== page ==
“Business leaders today have the opportunity to design the future of work by building on the lessons and practices they were forced to adopt during the crisis. They have formidable challenges in front of them as they stage the return to work, but they are also in a position to capitalize on all that they have experienced and learned as they chart a new course forward.” – Bert Miller, President and CEO, MRINetwork
Europe, Middle East and Africa
Private businesses in EMEA are focusing on building resilience to manage beyond the pandemic, according to a recent survey by PwC Global. The findings indicate that “the current operational and financial challenges that private companies in EMEA countries are facing make this pandemic an agility stress test for their business models.” The survey goes on to say that “Leaders whose companies have been able to combine flexibility with a focus on people, technology, and their customers report better profitability and expect stronger performance in the future.”
Referred to in the report as “agility champions,” these leaders are making tough choices around workforces and cost reduction, while continuing to invest in the key areas that will keep their businesses competitive and help them emerge stronger from the pandemic. Driven by customer needs and with sustainability top of mind, they are transforming their businesses to stay relevant and build the resilience needed to face future challenges.
China is taking steps to support flexible employment through multiple channels, according to a report issued by the State Council titled “Opinions on Supporting Flexible Employment through Multiple Channels.” The Opinions report, cited by Baker Mackenzie FenXun, introduces various steps taken by the government to support flexible employment — which generally includes self-employed workers, part-time employment, and emerging employment models. The measures being taken by the State Council are designed to:
- Create more job opportunities. The government plans to expand and upgrade certain industries where part-time workers are commonly used, such as cleaning, retail, and construction, and to boost the development of emerging employment models such as e-retailing, mobile travel, online education, and internet healthcare.
- Guarantee workers’ benefits and interests. The government is formulating relevant labor and social security regulations for flexible employees working at internet platform enterprises, including remuneration, rest and leave, work safety, etc. Local unions are being encouraged to consult with enterprise representatives to set up labor quota, working hours, and disciplinary policies.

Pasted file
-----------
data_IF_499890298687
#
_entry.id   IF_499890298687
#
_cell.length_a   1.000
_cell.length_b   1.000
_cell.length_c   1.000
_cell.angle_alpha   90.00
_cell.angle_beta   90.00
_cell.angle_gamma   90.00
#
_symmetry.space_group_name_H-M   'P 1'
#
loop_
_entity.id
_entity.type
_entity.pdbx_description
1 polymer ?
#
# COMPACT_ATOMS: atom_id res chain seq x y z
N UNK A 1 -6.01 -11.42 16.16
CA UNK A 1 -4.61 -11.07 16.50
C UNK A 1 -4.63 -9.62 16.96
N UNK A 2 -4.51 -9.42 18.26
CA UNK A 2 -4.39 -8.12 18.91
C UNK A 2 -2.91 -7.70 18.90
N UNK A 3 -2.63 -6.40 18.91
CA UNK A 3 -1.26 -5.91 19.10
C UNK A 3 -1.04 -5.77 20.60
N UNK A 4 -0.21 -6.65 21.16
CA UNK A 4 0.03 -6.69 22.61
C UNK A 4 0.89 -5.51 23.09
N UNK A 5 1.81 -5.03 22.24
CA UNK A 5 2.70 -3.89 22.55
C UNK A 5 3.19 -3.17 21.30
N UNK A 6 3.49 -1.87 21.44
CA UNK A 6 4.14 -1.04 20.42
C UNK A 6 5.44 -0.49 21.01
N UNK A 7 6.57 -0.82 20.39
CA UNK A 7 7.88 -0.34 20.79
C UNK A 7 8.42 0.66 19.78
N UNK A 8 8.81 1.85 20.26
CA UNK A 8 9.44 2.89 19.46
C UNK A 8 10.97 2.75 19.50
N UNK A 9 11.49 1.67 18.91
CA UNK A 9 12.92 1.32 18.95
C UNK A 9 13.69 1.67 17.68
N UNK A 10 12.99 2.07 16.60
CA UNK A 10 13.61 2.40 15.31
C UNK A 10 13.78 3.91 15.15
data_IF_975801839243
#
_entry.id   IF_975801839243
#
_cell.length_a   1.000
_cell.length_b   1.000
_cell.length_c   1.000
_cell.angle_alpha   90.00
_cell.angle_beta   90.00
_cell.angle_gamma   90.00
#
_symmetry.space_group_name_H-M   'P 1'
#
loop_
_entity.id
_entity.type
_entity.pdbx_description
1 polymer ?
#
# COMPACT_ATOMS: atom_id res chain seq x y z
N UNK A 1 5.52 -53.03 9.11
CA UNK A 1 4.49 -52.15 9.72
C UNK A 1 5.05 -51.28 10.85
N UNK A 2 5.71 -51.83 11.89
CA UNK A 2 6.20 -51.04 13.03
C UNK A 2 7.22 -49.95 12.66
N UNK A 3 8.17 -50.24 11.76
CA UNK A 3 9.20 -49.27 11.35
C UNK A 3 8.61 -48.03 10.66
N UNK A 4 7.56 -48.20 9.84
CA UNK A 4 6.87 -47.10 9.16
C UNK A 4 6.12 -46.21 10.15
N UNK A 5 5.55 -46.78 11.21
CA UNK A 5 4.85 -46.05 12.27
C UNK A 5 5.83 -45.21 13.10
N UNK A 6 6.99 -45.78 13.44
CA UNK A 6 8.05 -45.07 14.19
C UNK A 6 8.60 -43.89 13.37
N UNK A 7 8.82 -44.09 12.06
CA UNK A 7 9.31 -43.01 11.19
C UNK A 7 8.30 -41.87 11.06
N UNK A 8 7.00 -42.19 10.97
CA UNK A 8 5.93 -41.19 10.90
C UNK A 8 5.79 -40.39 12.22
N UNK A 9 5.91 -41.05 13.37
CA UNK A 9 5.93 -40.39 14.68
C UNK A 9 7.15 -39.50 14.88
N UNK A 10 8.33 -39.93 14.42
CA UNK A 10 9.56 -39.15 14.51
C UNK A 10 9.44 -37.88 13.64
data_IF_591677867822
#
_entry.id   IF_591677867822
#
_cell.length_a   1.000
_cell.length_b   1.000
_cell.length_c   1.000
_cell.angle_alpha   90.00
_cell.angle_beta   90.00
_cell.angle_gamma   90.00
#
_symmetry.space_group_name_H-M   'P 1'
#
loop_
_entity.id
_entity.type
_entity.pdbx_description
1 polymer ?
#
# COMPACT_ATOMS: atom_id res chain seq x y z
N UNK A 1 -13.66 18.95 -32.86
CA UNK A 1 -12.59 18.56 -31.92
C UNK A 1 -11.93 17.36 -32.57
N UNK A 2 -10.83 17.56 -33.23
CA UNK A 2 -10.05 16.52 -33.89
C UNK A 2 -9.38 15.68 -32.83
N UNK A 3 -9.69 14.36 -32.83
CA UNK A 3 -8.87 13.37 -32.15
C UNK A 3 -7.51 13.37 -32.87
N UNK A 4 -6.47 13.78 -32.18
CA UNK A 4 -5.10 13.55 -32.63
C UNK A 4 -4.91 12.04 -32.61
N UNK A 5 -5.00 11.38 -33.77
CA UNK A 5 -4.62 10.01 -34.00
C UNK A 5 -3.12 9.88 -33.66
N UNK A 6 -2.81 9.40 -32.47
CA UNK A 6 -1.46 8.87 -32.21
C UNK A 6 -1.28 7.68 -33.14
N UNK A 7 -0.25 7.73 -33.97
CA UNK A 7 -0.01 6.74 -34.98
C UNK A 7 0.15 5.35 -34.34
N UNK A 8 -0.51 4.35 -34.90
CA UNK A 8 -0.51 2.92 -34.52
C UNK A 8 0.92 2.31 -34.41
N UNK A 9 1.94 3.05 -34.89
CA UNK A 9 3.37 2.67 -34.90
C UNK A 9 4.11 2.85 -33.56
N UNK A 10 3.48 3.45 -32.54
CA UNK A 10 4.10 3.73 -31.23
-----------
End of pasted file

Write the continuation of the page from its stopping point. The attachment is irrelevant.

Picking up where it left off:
- Improve the self-employment business environment. The government is making efforts to eliminate unreasonable restrictions hampering flexible employment, as well as encouraging individuals to start up their own businesses.
The travel and tourism sector in Latin America and the Caribbean is projected to take a $110 billion hit due to COVID-19, says a new World Economic Forum report, but investment in infrastructure could bring back tourism as well as rebuild the economy.
As the worst of the outbreak is contained, countries in the region will join others around the world in search of a strategy to reignite their economies. Travel and tourism present a lucrative opportunity for revival, but the industry was hit particularly hard in Latin America and the Caribbean according to the report — just as the region was starting to make serious strides. More than half of the 21 countries surveyed for the Forum’s report improved their competitiveness from 2017 in categories including air, land, and sea infrastructure that supports both the travel and tourism industry and the broader economy.
Focusing on infrastructure could not only help bring back Latin America’s tourism sector but also strengthen the entire economy. Lack of adequate financing is a major obstacle to developing infrastructure, and given the ballooning economic costs of containing COVID-19, it is increasingly likely the private sector will need to finance infrastructure in the coming years. This will require leveraging public-private partnerships to finance, build, and operate infrastructure projects.